You see an older couple walking down the sidewalk, holding hands, staring into each other’s eyes and grinning. You think “that’s so cute”. Then they embrace and kiss. Yikes! Aren’t they kind of old for that?
Our society has marginalized people over sixty when it comes to love and sex. The “ick” factor is natural, when one thinks of his or her own parents. Who wants to think that they ever did that? Of course the fact that you exist is a clue, it’s just something most of us don’t care to think about.
But the reality is our parent’s age. Some are widowed or divorced and they remarry. Still, we don’t want the details of their intimate life.
With people living longer in assisted living and nursing homes, more romances between elders are blossoming. And with those romances comes a lot of questions. Should they be allowed to marry? Should they share a suite together? Who decides whether both people in the relationship are cognitively able to consent to sex? Where do the rights of people with dementia end, when it comes to love? And what about the opinion of the families?
This could be a nursing home or assisted living administrator’s ongoing nightmare. On one hand, we want elders to have the best quality of life they can have, whether they live at home, a retirement community, in assisted living or a nursing home. Often – hopefully – that includes friends. And some of those friends may be of the opposite sex.
This will become one of the most widely debated topics in elder care, as elders continue to spend more years in communal settings. As our baby boomers age we will see a larger demographic of elders that will be used to ‘calling the shots’. Who will decide what kind of relationships are proper for them? When you are an elder, what do you want for yourself when it comes to love and sex?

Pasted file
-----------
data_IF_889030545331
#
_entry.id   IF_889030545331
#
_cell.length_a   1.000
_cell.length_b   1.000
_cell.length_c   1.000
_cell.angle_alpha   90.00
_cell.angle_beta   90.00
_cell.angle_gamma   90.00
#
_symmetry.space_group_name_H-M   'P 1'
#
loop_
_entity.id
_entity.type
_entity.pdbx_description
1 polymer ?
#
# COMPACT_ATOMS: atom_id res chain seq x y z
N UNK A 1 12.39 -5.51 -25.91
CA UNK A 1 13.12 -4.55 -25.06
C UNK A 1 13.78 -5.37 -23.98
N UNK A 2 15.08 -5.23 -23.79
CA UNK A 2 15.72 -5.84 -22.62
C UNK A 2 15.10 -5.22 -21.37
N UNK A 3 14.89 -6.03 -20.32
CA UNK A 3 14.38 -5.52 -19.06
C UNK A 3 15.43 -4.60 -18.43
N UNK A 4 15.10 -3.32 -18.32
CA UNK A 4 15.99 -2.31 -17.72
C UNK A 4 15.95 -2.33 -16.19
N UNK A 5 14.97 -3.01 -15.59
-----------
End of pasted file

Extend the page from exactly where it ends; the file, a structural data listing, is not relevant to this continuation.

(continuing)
Nurses and health care aides receive training on what to do if the occasional randy elderly man makes a pass at them during bathing. That is nothing new. What is new is the much more frequent and visible “elder love” in communal settings. Also what is new is the recognition that elders have rights, and one of those rights just might be sexual expression.
Along with the efforts being made by forward-thinking people to raise issues concerning an elder’s right to be treated as an individual, with dignity and respect, come new questions. One of those questions is how do communal facilities protect an elder’s rights to love and sexuality, without harming an unwilling partner or others who may witness the situation. Another is do elders no longer need loving human touch just because they are ‘old’? Is there an age limit on love, companionship and sexual interaction?
Each situation will be unique, and there will always be questions. Are these elders mentally capable of consent? Where do the rights of the individuals stop, and the “comfort level” of the surrounding people and families take over? Expect these discussions to take time and decisions to be ever fluctuating, as these will not be easy lines to draw.